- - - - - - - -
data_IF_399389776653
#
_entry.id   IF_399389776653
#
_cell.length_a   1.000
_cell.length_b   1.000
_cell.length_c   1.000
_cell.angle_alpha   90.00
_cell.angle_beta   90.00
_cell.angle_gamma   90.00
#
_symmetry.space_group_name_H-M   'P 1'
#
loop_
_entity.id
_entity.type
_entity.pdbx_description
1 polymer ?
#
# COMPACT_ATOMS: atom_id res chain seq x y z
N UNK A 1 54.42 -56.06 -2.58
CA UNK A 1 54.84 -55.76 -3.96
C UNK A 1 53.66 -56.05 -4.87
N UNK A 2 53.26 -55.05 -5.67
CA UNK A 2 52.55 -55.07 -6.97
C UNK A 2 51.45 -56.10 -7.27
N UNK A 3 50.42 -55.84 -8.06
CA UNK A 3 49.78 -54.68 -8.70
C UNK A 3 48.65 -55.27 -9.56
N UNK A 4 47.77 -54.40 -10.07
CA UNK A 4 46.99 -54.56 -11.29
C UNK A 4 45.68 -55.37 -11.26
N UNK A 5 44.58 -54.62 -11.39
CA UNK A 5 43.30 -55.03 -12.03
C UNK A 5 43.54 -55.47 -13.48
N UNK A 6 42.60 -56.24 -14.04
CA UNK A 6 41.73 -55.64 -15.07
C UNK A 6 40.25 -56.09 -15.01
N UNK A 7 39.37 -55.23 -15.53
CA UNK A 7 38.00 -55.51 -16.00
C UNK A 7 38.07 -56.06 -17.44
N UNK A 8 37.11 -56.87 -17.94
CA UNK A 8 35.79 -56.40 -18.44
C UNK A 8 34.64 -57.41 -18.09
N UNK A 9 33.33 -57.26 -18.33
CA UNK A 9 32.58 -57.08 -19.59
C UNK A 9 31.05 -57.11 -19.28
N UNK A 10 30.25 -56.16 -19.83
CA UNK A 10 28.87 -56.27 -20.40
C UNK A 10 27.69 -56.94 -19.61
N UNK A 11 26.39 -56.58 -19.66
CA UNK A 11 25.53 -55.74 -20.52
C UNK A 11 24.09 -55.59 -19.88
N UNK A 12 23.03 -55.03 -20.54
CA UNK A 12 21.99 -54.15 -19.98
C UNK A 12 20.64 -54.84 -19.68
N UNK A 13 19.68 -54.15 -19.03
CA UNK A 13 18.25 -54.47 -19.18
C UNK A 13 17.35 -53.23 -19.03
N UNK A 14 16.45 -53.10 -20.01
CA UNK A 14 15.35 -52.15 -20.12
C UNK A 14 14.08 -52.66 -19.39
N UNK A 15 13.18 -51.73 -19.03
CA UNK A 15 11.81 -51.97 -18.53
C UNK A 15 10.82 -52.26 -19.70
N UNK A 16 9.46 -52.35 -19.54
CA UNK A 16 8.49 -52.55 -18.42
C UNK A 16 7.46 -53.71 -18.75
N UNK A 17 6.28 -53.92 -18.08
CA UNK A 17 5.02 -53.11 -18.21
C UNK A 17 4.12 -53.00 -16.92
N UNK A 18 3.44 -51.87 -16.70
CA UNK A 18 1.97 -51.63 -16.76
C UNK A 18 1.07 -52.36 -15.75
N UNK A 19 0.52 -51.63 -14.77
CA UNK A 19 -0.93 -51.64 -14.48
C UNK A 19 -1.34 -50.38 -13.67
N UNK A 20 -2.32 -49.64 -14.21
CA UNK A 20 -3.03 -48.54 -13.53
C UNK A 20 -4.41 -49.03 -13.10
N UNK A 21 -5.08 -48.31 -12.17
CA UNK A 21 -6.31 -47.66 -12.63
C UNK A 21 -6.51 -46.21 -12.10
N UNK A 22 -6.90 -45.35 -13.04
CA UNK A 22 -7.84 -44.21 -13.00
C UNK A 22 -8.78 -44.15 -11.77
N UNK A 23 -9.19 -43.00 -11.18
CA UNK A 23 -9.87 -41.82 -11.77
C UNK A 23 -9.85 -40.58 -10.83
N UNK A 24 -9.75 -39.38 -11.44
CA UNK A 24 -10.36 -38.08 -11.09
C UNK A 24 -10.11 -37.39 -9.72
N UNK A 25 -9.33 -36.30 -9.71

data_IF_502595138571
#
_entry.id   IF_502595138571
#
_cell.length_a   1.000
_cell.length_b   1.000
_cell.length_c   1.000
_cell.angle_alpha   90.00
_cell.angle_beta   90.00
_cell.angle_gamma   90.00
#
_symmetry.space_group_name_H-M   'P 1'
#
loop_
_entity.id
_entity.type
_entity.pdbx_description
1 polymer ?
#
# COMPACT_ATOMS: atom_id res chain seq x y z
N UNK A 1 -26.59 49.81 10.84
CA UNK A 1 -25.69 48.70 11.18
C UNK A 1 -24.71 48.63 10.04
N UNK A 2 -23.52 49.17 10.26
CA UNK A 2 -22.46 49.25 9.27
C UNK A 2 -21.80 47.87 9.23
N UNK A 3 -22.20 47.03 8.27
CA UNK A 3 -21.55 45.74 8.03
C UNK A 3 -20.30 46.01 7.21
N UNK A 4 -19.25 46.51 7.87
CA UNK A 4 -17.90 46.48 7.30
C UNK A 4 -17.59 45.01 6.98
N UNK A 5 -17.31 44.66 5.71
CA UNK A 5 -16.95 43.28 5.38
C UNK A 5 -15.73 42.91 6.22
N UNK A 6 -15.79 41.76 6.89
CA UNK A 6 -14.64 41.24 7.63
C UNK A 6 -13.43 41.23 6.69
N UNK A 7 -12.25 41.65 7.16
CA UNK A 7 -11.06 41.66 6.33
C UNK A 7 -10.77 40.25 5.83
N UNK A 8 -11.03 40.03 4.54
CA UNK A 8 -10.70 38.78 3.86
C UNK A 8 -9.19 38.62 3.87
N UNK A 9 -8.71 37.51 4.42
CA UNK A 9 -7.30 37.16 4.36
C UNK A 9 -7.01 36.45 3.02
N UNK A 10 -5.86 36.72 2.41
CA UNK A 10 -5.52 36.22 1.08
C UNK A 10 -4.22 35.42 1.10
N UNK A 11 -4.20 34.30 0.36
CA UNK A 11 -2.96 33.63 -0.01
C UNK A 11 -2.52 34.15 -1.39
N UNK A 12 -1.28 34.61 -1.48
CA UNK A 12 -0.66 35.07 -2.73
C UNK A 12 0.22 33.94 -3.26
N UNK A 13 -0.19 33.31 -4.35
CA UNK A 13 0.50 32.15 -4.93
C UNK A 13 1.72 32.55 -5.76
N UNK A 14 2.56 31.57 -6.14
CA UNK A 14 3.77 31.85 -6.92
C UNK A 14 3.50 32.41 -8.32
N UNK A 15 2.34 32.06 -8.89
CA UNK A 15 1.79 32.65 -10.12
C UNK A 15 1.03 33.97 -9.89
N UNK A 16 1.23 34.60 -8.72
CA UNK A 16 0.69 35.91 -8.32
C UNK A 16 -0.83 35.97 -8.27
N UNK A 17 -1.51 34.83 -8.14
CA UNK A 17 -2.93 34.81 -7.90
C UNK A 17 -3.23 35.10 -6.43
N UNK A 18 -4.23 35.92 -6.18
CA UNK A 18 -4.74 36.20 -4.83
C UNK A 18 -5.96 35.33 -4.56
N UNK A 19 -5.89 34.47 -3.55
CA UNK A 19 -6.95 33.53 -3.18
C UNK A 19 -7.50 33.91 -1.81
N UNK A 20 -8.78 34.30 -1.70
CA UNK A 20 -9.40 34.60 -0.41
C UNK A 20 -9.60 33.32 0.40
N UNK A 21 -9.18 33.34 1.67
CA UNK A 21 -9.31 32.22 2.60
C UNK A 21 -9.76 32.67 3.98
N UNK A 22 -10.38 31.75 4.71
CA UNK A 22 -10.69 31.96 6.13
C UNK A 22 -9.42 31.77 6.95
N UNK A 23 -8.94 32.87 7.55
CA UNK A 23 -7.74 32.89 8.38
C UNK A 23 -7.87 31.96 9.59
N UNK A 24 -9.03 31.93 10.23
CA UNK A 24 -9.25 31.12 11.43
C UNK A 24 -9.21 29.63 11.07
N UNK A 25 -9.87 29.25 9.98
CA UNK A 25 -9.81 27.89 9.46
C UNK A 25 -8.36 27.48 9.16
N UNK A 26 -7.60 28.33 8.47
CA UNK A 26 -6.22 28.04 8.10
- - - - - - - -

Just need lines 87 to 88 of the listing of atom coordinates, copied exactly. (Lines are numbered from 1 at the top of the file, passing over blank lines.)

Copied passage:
N UNK A 23 -9.19 -43.00 -11.18
CA UNK A 23 -9.87 -41.82 -11.77